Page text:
Service Your Ignition

The ignition system is essential to the proper operation of your car’s engine. Keeping it well maintained can help you keep your car on the road longer.
The following procedure can be done fairly easily. However, if you don’t feel comfortable doing any of the steps, don’t hesitate to contact a qualified technician.
To do the procedure you will need the following tools and items: socket wrenches and screwdrivers, boot puller, dialectric grease, anti-seize grease, ohm-meter, compression gauge (this can be rented or bought), gapping tool, battery terminal puller, voltmeter, masking tape, marker, and battery terminal cleaning tool.
You may need to replace the following items: spark plugs, spark plug wires, rotor and distributor cap.
Also, always buy the service manual for your car and follow it carefully. Doing the job right the first time will prevent costly repairs later.
Getting Started
Remove the fan shroud underneath the hood of your car. Keep it handy, because you will need to refer to information printed on the back of it later in the procedure.
Very Important: disconnect the ignition coil’s primary wires before starting to work on the ignition system. This will help prevent damage to your ignition system and also keep you safer!
Compression Test
At this point, remove the spark plug wires using your boot puller, and remove the spark plugs from the engine. Put masking tape on each wire and write the corresponding piston number on each one. Then, screw the compression gauge into the spark plug hole and crank the engine. This will give you the reading. Write this information down and repeat for each cylinder. The service manual will list the optimal p.s.i. reading for your vehicle. Although you don’t need to exactly match this number, there should be no more than a 10 to 15 percent variation.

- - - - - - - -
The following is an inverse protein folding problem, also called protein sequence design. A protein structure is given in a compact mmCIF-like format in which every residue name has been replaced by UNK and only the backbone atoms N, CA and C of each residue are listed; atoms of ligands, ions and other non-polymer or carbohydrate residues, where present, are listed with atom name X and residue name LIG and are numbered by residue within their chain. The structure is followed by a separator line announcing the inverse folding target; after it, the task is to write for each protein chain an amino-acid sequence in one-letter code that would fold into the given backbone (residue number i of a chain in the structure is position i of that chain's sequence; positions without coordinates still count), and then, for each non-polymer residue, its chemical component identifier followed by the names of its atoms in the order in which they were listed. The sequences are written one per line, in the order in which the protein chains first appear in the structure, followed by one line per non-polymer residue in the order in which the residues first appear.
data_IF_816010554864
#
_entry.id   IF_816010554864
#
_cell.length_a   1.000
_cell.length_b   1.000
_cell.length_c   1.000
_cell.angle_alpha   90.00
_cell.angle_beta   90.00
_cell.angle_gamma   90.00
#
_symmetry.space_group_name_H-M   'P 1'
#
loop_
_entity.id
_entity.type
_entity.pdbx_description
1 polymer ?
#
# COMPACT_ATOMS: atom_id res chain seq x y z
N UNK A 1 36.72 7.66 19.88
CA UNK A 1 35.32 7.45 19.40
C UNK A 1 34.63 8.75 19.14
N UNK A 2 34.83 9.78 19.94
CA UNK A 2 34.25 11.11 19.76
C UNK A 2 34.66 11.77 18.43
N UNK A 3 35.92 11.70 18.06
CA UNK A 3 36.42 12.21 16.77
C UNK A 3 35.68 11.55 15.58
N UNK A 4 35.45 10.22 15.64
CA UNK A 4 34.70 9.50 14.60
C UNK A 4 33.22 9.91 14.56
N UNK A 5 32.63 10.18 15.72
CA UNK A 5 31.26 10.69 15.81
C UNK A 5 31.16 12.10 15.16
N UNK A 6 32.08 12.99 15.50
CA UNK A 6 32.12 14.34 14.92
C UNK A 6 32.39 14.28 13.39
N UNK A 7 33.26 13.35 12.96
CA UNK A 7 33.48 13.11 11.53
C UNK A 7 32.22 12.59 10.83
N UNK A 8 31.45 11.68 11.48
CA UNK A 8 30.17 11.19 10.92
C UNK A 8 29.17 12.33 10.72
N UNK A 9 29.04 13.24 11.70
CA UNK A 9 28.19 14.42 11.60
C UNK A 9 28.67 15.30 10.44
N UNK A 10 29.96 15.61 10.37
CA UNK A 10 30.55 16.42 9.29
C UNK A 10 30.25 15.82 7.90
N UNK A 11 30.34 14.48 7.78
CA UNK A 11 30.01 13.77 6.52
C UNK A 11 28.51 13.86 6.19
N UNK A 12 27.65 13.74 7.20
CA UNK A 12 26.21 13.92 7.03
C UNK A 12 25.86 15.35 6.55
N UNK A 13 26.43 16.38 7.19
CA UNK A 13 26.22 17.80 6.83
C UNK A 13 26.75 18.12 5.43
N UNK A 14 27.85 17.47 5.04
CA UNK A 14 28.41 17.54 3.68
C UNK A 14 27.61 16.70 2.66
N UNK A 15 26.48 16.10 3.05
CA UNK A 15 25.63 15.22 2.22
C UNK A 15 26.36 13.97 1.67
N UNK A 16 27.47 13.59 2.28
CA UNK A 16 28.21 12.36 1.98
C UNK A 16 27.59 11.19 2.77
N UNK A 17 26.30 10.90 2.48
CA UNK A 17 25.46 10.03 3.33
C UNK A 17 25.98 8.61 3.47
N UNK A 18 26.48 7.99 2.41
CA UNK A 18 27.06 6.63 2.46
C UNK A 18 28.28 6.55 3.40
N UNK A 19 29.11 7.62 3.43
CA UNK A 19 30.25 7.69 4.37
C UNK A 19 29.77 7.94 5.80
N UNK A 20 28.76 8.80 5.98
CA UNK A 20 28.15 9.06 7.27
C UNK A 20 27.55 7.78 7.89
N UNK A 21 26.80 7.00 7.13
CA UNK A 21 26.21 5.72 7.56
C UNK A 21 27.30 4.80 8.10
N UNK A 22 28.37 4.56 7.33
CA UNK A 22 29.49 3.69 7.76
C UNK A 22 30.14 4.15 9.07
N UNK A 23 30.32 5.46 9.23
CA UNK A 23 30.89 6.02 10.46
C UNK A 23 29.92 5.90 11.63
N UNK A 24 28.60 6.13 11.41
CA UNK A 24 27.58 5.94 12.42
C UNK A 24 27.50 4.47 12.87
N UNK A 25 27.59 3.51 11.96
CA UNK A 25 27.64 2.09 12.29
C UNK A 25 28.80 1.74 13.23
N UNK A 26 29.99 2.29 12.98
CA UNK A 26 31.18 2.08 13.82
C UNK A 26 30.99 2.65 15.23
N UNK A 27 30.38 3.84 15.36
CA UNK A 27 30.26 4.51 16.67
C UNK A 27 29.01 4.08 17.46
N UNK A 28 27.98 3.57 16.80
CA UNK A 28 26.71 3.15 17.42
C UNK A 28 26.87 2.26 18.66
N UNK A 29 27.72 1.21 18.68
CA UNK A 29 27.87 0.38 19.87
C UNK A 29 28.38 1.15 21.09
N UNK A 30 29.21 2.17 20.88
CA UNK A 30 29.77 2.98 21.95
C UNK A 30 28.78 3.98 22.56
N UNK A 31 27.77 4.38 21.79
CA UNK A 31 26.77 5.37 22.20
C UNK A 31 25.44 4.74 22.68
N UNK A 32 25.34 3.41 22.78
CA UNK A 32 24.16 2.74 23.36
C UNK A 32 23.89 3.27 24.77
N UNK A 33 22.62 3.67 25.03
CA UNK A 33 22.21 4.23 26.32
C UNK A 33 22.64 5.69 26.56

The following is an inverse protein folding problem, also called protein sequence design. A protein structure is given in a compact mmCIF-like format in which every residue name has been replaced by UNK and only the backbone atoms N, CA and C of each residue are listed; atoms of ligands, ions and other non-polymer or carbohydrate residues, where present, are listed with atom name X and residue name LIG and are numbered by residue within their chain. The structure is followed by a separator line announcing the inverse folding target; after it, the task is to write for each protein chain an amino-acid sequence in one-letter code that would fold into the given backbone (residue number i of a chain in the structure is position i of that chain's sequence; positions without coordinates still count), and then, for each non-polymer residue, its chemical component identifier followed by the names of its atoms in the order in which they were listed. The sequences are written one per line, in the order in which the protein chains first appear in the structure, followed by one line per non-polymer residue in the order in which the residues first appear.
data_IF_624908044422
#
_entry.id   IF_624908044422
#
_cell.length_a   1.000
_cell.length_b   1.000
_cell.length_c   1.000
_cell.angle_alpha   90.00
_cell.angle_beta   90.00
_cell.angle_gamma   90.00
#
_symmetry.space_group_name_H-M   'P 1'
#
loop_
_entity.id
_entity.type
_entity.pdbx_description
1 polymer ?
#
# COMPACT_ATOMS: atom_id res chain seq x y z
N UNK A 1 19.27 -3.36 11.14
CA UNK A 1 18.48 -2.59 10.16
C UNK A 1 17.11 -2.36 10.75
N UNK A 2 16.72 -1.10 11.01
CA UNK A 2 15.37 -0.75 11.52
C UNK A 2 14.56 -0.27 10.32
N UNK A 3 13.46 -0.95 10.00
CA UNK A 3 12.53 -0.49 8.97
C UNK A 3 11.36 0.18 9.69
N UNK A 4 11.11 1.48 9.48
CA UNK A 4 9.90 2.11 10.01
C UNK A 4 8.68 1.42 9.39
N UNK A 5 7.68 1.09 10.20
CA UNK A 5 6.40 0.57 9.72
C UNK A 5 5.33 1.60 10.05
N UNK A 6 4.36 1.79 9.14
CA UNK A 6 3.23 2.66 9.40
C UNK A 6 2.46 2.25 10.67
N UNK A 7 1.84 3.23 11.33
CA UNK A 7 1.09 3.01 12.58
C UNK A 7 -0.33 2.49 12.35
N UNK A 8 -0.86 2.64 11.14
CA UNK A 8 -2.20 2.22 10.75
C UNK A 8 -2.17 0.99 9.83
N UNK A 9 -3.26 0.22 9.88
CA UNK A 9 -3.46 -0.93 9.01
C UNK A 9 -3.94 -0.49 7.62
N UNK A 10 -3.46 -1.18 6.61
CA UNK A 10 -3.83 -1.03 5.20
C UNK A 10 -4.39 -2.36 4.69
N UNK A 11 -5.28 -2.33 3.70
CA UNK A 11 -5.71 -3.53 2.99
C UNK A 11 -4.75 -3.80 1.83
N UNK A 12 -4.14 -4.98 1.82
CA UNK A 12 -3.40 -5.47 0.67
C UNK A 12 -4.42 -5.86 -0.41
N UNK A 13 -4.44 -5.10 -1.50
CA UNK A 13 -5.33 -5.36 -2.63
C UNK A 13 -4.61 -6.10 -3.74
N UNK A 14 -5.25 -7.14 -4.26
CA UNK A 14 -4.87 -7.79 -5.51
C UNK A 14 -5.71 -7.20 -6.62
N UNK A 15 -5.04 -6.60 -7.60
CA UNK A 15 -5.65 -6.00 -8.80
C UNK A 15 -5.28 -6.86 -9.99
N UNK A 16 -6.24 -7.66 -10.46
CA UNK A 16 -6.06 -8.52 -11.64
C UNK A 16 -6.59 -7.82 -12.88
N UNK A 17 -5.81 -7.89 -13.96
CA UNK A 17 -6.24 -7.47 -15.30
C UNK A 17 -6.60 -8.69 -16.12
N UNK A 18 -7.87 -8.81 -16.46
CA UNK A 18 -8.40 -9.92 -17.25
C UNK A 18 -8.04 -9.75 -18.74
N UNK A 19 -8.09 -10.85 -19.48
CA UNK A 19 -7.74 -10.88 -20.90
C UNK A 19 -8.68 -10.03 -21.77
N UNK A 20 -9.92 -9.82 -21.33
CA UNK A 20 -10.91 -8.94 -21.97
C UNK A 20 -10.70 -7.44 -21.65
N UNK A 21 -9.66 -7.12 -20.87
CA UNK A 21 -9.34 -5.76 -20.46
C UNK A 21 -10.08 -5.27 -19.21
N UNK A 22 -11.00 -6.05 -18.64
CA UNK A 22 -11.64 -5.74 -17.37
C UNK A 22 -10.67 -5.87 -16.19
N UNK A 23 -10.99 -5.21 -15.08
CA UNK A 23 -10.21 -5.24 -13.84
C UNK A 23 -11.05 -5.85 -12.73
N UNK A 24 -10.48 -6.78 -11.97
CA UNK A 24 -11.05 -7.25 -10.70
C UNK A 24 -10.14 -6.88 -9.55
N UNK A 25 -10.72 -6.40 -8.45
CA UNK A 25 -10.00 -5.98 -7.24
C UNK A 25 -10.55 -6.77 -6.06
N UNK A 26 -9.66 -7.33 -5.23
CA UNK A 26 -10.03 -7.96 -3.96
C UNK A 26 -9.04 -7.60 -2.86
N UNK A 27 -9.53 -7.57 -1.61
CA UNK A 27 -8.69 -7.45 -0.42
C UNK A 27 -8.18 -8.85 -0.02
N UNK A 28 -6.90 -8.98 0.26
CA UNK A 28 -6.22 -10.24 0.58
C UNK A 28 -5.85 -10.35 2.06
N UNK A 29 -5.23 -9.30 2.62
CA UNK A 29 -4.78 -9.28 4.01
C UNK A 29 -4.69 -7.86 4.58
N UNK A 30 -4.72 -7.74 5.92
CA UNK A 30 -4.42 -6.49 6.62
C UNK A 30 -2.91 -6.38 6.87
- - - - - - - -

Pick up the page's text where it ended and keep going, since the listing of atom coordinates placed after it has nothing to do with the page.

If you receive a low reading on two adjacent cylinders, this may indicate a failed cylinder-head gasket. If you have a low reading on one cylinder, you may have a faulty valve or piston ring. Have your mechanic service these for you. You should probably expect an expensive repair bill.
Inspect your spark plugs.
Since the spark plugs are out of the engine, this is a great time to inspect them. Look at the electrodes at the bottom of the plugs. If they are whitened, show wear, or have carbon deposits on the electrode, they need to be replaced.
Install your new spark plugs.
Before putting your new spark plugs into the engine, you need to “gap” the plugs. To do this, check the gap distance listed on the sticker on your fan shroud. Then, take a wire gauge and measure the distance between the center electrode and the ground electrode. Use your gapping tool to bend the ground electrode to the proper distance.
Before reinstalling the plugs, apply some anti-seize grease to the threads so that they will come out more easily the next time you replace them. Don’t over-tighten your plugs. Simply tighten them until the tapered seat portion comes in contact with the cylinder head, then turn it 1/8 of a turn more.
Replace the spark plug wires.